I found a local taxi driver—his name was Peter—to drive me around to the memorials. He told me about his experience. He was a victim; he lost his family and had to drop out of school. He would have been 14 at the time, and lived a life where he bounced around from one place to the next. He tried to go back to school as a 16-year-old but he couldn’t do school. He couldn’t do it again because of the trauma that he experienced. He does not have an education. He can’t hold a steady job. He lost all of his family except for two siblings. His younger sister died two years later; and he simply told me it was an outcome of the genocide … They used rape as one of the most atrocious forms of murder and torture there. People known to have HIV [were used as weapons]. My stomach turns at the idea that you could brutalize a woman that way. And then to top it off, give them essentially a death sentence that they have to carry around with them for the rest of their life … Peter was so candid. He gave me a phenomenal education about what happened to some Rwandans who have not been able to recover.

Thousands [of Tutsis] were herded into [the Nyamata Church] and hand grenades were lobbed into the church, and militia went in with machetes and hacked people to death. Small children were picked up by their feet; they were swung and smashed against walls … [Now a memorial, the church] is full of the clothing that had been saved, mostly of the children. Clothing that is slowly deteriorating, that still has blood stains on it. There are shoes lined up, clothing draped over the pews, small skulls assembled, and in painstaking detail your guide will tell you where they were smashed against the wall. [The church] was full of bone fragments and small little shoes.

When the Tutsis were slaughtered, the teaching was disseminated. I didn’t realize that essentially the teaching workforce was wiped out. There was no school for a number of years. A lot of the children were United Nation volunteers who came in and set up temporary schools.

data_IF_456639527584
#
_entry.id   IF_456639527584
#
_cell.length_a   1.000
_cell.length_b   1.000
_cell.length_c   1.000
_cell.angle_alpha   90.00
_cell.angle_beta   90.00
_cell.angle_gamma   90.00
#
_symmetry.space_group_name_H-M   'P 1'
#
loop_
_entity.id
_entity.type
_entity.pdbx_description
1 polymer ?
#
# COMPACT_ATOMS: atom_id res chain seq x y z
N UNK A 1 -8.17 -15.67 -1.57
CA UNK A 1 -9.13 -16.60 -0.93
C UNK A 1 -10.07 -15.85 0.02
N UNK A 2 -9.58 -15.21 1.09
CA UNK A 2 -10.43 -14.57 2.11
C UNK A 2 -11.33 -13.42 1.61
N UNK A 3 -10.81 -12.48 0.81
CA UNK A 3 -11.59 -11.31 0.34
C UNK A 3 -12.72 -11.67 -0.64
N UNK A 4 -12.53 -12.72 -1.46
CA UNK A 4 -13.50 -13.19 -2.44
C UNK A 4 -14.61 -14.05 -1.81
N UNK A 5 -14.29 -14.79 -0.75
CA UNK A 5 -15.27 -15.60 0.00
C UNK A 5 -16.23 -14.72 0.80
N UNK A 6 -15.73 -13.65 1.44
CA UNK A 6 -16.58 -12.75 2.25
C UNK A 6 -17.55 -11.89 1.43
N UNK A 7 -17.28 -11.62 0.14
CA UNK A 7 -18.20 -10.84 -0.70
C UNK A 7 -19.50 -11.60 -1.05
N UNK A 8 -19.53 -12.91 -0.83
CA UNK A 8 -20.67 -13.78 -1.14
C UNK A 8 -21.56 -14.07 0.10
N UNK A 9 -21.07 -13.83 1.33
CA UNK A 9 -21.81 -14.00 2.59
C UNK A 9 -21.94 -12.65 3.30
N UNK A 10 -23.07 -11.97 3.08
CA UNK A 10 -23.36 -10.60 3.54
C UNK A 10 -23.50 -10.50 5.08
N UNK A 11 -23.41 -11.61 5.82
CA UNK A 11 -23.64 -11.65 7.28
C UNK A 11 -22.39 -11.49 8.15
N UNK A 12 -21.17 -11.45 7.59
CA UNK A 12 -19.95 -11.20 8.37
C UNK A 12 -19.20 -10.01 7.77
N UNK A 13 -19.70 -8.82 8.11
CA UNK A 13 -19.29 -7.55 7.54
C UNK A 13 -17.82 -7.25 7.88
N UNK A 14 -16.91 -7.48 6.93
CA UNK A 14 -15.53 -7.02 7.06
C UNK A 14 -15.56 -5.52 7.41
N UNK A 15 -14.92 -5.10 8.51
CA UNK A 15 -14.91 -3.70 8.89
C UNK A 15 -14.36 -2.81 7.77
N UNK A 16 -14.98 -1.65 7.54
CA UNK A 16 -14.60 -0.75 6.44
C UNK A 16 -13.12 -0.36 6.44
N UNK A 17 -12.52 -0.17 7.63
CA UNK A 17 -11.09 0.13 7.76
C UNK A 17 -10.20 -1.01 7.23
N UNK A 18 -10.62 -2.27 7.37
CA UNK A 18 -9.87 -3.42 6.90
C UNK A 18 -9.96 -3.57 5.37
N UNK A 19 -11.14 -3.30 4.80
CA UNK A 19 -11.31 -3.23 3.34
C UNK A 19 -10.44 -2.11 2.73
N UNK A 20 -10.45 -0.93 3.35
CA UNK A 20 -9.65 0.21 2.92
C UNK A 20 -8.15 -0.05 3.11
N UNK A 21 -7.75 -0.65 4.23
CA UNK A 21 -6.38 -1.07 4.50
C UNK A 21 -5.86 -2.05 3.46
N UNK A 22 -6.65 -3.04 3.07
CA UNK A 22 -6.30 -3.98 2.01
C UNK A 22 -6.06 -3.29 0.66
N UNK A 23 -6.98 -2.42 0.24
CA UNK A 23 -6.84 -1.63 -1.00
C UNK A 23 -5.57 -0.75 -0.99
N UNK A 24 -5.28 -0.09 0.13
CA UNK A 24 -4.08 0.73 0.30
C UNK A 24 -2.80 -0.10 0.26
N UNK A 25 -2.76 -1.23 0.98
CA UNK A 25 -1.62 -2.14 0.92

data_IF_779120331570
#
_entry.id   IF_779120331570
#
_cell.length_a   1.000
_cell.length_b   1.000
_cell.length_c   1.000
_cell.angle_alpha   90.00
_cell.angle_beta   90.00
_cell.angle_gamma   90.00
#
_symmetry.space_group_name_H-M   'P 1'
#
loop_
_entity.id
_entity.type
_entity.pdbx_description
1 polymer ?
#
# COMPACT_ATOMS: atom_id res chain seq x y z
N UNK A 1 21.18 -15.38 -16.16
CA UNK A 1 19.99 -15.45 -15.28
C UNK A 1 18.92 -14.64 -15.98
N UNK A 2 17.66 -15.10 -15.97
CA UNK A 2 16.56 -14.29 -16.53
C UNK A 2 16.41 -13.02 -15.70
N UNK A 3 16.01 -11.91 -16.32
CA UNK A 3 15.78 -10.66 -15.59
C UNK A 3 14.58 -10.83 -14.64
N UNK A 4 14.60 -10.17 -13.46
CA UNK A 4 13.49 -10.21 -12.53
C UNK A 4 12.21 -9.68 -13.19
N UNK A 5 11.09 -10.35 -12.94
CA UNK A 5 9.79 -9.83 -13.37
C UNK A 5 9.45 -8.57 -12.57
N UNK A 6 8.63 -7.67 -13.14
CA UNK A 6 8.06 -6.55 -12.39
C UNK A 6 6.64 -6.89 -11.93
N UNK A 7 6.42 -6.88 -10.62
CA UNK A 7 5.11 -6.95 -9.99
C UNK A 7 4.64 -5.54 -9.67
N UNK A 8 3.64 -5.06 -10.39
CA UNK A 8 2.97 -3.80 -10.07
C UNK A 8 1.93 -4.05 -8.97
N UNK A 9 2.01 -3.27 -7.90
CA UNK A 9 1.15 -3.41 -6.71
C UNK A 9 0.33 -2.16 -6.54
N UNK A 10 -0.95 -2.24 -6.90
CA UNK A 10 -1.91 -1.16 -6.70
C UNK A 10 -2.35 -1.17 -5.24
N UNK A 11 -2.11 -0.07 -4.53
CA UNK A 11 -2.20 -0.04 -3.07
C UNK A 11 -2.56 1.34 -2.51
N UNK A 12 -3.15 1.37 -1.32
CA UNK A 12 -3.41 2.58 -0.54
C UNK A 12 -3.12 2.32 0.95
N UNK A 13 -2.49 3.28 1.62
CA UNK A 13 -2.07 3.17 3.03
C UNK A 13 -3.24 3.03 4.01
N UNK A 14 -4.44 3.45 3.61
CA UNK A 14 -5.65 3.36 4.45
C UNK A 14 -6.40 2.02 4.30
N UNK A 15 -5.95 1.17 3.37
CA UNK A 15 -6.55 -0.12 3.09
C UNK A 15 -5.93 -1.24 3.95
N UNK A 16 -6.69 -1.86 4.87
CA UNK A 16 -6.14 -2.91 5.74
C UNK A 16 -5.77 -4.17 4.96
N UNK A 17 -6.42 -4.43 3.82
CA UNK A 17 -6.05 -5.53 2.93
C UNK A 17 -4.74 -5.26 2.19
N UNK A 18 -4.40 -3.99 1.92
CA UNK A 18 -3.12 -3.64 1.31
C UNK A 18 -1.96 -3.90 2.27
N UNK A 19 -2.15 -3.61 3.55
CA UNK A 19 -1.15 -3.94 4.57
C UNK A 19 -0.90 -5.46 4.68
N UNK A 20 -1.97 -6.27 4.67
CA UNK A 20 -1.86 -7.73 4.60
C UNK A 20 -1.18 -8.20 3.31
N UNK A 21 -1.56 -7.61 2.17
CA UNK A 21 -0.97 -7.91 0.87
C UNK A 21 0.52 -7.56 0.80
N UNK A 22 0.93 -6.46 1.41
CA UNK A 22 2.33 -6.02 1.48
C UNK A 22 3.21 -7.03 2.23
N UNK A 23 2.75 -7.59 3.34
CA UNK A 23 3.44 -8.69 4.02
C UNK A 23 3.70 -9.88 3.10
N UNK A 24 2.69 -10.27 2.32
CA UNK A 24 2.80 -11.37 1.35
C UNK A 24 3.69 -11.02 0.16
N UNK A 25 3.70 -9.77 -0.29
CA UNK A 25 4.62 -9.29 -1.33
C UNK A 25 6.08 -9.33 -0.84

My background

My parents were never overt champions for human rights but they told stories that made me keenly aware of the importance of standing up for human rights. So taking a stand to promote human rights was never an overt education, it was just part of the fabric of who my parents grew me up as.

Practicality over grandiose ideas

There are small interventions that make the difference in the life of a child. The really grandiose ideas that were going to reform the system might be nothing more than that: a grandiose idea. There is an optimistic element to it … It’s not what we sometimes think. There’s not a glossy-brochure solution to anything. In Rwanda, there were teachers who are really committed to peace, to peace education, to rebuilding a country but this group is 60 teachers out of tens of thousands. Quite often it comes down to individual teachers making a commitment to make a difference in the life of an individual child. It really is about individuals deciding to do so.

[My students in the course The fourth ‘R’: Teaching and leading human rights education] were aghast. I think for a lot of them, they understand what genocide means, they understand the horrors of it, but the telling of the individual stories that seems to leave them with their heads spinning, thinking about teachers going into classrooms, trying to foster community, build a vision for the future but at the same time struggle with these horrific things they’ve endured. They were trying to get their head around: ‘How do you do that?’


Research at the University of Manitoba is partially supported by funding from the Government of Canada Research Support Fund.